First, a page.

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Blaze

New Digs

In January I started a new job.  In Kunshan.  Up until this week, I was commuting an hour to an hour and a half (each way) from Taicang.  Moving in China is different than moving in the US (or EU, from what I hear).  In the US, we work everything out at least a month
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Blaze

Showroom That’s a Tent?

I don’t think I’ve talked much about my new job.  Maybe I should remedy that. After my last consulting contract ended, I had a month of no work.  Kinda scary being in a  foreign country with no job.  But… I had a nice paycheck from my consulting gig, so I wasn’t hurting.   Through some
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file5141235069102 Tan Xiao Shi Da

贪小失大 “Greedy little, lose big”  Or as we say in English:  “Penny wise, pound foolish” I had a very “Chinese” experience yesterday.  It was a “forest for the trees” incident, and typical of what you’ll run into here.  None of it was malicious–quite the opposite, most of the people involved were trying to be helpful.
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Cover Update

So… yeah… I haven’t been posting here much lately.  It’s been a bit hectic and I just haven’t had the impetus to post anything.  Too many irons in the fire right now, and I’ve had to let some things drop while I focus on the ones that really matter most. So a little update for
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river Riverside Apartment!

Except…  It wasn’t one yesterday. It’s been raining constantly for the past couple days.  Not hard, but constantly.  Apparently,  there’s been enough rain throughout the area that the canals couldn’t handle it, and overflowed their banks last night.  I woke up this morning to see that I had a lovely((he said sarcastically)) riverside view. If
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bags So Many Bags

There’s been a lot said about pollution in China.  The major concerns are about the industrial pollution–and that’s absolutely justified. There are, however, small things.  One of the things that annoys me is the number of bags.  The picture above is from a coffee shop.  I bought 3 little custard tarts and a cup of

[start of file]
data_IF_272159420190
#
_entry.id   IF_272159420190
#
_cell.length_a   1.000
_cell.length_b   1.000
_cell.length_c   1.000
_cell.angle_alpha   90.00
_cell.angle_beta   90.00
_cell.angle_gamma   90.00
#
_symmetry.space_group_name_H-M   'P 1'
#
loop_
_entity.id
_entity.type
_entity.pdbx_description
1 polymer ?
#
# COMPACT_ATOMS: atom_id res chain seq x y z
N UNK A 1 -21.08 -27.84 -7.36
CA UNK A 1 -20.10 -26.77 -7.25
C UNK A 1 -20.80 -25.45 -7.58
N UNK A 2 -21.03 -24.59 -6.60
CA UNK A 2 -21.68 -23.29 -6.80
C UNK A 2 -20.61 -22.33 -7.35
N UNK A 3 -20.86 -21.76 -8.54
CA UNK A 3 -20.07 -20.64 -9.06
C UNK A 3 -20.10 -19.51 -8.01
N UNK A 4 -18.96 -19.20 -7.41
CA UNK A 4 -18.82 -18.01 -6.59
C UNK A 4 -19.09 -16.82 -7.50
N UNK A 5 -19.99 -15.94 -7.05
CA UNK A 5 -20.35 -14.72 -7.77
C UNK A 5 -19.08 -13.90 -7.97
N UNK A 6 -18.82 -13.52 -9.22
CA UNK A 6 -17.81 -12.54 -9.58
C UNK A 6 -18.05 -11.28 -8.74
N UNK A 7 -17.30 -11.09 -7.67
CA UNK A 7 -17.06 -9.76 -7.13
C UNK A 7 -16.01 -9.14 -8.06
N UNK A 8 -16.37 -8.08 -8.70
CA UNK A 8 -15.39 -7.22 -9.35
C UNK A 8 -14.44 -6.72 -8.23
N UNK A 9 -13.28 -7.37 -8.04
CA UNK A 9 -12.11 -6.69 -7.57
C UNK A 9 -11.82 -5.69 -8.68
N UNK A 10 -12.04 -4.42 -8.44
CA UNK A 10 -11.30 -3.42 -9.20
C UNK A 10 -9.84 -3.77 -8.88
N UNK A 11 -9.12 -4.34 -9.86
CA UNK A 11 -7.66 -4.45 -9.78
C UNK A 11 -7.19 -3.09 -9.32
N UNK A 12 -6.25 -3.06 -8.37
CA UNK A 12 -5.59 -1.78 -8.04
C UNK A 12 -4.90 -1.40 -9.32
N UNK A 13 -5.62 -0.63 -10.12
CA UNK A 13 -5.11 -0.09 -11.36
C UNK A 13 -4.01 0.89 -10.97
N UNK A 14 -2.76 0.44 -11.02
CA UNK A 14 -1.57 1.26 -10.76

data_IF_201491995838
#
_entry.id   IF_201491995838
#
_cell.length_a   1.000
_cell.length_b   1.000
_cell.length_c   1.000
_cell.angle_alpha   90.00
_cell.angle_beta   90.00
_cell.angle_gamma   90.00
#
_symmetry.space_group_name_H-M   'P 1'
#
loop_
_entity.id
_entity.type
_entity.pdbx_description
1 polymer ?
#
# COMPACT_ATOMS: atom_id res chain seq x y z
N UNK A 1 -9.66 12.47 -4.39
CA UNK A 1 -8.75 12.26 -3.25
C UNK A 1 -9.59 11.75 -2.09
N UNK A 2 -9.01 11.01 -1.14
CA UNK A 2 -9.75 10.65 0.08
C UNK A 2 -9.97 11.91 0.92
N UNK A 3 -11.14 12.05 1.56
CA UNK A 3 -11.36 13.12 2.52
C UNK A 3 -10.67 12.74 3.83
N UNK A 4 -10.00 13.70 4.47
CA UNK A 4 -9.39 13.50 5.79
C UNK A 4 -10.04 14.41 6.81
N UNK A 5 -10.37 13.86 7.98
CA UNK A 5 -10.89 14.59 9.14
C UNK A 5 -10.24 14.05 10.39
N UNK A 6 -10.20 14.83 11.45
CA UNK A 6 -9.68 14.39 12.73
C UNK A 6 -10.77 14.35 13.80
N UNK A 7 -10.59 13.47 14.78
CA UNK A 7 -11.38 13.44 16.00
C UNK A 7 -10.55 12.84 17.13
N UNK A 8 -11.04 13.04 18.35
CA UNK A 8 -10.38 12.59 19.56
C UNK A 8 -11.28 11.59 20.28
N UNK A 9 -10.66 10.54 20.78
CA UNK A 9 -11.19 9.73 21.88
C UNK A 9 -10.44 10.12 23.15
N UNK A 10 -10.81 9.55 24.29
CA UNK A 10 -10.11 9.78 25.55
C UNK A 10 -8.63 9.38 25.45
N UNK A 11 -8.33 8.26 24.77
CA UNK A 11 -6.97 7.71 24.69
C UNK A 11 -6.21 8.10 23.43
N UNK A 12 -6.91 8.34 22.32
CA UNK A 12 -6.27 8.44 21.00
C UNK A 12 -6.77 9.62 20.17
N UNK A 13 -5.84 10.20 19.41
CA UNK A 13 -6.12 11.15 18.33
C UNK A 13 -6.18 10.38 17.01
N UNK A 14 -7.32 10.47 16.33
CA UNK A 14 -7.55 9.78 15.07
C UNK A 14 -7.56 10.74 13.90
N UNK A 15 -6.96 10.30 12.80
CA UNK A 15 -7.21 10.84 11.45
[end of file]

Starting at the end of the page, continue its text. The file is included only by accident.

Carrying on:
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Out & About

IMG_20150331_1317321 Umm…Excuse Me?

I understand the need for security measures, but this seems a bit excessive.

shangping Level Up!

Y’all might not think much of it, but I just did something rather amazing. I went, by myself, to a hole-in-the-wall furniture store, described and ordered a table to be built for my kitchen, bought a desk for my “office”, and arranged for them to be delivered next week. Why is this amazing? I did
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Bike-1 Consolation Prizes

While my plans for the holiday have been scuttled, I did spend part of an afternoon in Shanghai, in an area I don’t normally go to.   I’ve been there once before, but I was just following along with someone else, and had no idea where I was or how we got there. Now that I’ve
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Tips for Travelers

TfT: China

Broken traffic light defaults to “go”. Food is shared. The chopsticks they eat with are also used to take “public food”. This can be quite disconcerting to a Westerner. Money is very important, and very public. When you rent an apartment, buy a scooter, or purchase something of value, expect the very first thing they
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Tips for Travelers

I’m adding a new category to the blog:  Tips for Travelers.  Hopefully I can get others to contribute to this section. There are a lot of little tidbits of information that aren’t really worth a full post and explanation. They’re just small facts and insights.   I (and hopefully others) will be posting these in
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Commentary

WTC-perscentrum geopend door Walter Cronkite *25 oktober 1985 And That’s the Way It Was

For the past 3.5 years, I have been in an interesting situation. I reside in a country which heavily censors and controls the news media. And I have access to the unrestrained media from back home. I can not express how difficult and painful it is for me to say this, but… I’m beginning to
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Credit: Penywise @ MorgueFile Teaching in China Part 3: Parting is Such Sweet Sorrow

Getting a job is the hard part, right? Quitting is easy–just pack up your stuff and leave. Right? If that’s what you think, apparently you haven’t been paying attention. This is China. If you’re leaving China, yes, it is that easy. I know several people who have done it (some without telling their employer until
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Credit: Hotblack @ MorgueFile Teaching in China Part 2: That Ain’t What it Says

Congrats! You got the job! You read through the contract, negotiated out any “red flags”, and signed on the dotted line. Now you’re somewhere over the North Pole on a red-eye to Shanghai, confident in the knowledge that you know what’s in store for you. Umm… sorry. Chances are you’re in for a few big–and
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